Winner: Jessica Andrade

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    Jessica Andrade (right) punches Karolina Kowalkiewicz
    Jessica Andrade (right) punches Karolina KowalkiewiczRonald Martinez/Getty Images

    You don't see a lot of one-shot knockouts on the women's side. Jessica Andrade gave us one when she melted Karolina Kowalkiewicz in the co-main event.

    As usual, Andrade carried the vale tudo spirit into the cage and swarmed her opponent from the opening moment. Kowalkiewicz was rocked and flustered at first but regained her composure as the round went on. But Andrade was more composed and more determined to finish the job.

    Andrade has volume and power, and she laced a crushing right hand through Kowalkiewicz's defenses. The Pole fell back and was out before she hit the ground. 

    Andrade has earned a title shot with strawweight beltholder Rose Namajunas. With three straight wins over Claudia Gadelha, Tecia Torres and now Kowalkiewicz, Andrade is a formidable challenge for anyone, including the champ.

Loser: John Dodson

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    John Dodson (left) and Jimmie Rivera
    John Dodson (left) and Jimmie RiveraJosh Hedges/Zuffa LLC/Getty Images

    John Dodson is trending in the wrong direction.

    After dropping an uneventful decision to Jimmie Rivera on Saturday, Dodson has alternated wins and losses in his last seven contests. Even more problematic is his familiar fighting style, which is moving from signature to stagnant.

    The left hand is dangerous. Dodson uses the jab to feel out his opponent from the outside, then fires the left. He also looks for the high kick. Lather, rinse, repeat. On Saturday, Rivera moved forward and outpointed Dodson with combinations and kicks.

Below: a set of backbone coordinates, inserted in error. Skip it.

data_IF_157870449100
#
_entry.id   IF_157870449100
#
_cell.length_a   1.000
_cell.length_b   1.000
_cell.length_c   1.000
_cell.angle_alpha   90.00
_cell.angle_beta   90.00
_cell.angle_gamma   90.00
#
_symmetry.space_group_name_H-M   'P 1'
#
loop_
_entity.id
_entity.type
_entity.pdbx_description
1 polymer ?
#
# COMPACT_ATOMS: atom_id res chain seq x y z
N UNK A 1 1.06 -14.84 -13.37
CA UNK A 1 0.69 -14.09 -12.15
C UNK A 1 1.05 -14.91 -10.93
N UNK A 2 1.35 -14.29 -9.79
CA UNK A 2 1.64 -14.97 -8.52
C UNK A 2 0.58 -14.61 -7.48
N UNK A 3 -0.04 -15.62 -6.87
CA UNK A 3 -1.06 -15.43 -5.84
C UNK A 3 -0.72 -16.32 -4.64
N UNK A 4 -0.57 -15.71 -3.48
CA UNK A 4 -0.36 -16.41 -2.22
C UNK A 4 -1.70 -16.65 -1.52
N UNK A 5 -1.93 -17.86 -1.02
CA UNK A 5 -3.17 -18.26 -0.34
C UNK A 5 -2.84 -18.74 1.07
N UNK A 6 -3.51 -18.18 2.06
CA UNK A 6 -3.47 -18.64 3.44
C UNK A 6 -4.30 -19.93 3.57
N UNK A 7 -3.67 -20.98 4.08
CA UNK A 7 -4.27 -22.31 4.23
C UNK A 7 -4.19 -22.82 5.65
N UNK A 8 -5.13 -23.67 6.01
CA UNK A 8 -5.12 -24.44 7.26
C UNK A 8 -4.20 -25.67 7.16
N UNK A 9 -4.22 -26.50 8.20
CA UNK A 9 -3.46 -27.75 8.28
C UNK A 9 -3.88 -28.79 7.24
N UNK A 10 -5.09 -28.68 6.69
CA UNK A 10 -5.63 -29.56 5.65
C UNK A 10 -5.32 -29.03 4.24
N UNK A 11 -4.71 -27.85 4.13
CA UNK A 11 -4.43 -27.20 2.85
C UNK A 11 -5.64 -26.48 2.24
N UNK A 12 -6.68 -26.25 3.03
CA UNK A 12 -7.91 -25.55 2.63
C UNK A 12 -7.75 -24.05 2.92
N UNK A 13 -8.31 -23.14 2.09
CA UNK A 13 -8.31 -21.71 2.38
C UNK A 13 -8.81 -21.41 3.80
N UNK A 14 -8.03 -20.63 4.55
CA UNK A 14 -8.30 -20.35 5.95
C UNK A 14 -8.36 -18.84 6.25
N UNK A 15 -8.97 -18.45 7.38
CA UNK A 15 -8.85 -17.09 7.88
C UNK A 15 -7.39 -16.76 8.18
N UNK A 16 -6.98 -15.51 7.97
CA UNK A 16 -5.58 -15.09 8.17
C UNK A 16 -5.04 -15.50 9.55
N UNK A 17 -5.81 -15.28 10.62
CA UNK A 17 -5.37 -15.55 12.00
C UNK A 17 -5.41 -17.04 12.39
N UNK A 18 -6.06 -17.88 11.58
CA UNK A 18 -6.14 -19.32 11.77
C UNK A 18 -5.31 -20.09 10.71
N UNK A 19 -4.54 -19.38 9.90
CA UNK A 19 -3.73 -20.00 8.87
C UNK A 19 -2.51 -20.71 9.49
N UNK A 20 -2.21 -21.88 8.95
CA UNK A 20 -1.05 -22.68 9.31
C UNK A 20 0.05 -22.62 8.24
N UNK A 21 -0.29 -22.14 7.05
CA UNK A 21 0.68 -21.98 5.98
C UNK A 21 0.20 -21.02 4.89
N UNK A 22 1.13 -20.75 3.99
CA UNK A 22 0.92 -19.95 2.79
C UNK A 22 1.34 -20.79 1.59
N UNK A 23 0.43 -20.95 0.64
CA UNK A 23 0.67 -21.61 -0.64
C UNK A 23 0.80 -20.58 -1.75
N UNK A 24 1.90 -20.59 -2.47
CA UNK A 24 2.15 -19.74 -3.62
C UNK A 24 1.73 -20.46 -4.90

It's becoming predictable and less imposing as the 33-year-old Dodson ages and his speed and power continue to wane. 

    Is he still a viable bantamweight? Eh, sure, why not. But this loss to Rivera didn't exactly boost his stock.

Winner: Abdul Razak Alhassan

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    Abdul Razak Alhassan (right) knocks out Niko Price
    Abdul Razak Alhassan (right) knocks out Niko PriceRonald Martinez/Getty Images

    Abdul Razak Alhassan is now 10-1 overall and 4-1 in the UFC. All of the wins are by knockout, including his first-round flattening Saturday of fellow headhunter Niko Price.

    It only took 43 seconds to establish Alhassan as probably the most formidable pure knockout striker in today's welterweight division. 

    Remember Price's unreal hammerfist knockout in his last outing? The energy of that highlight transferred to Alhassan when the energy of Alhassan's hands transferred into Price's body. 

    It was a merciless barrage that saw Alhassan recover from an early Price shot, punish Price to the body and then close the curtain with a brutal left.

    The UFC needs all the action fighters it can get. The welterweight division, with historical lions like Robbie Lawler and Donald Cerrone starting to fade, needs fresh blood. Alhassan can supply both.

Winner: Tatiana Suarez

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    Tatiana Suarez (top) takes down Carla Esparza
    Tatiana Suarez (top) takes down Carla EsparzaJosh Hedges/Zuffa LLC/Getty Images

    Tatiana Suarez began the night ranked No. 9 on the UFC women's strawweight rankings

    You have to imagine she'll move a good deal higher after its end.

    Suarez used her four-inch height advantage and superior wrestling skills to overwhelm and pound out former champion and No. 6 strawweight Carla Esparza. 

    Credit Esparza for not folding up the tent, but Suarez put it on her. According to the UFC broadcast team, Suarez landed eight takedowns during the contest. Her top control was pure suffocation, and it led to sustained ground punishment. Esparza had some funky hematomas going by the end.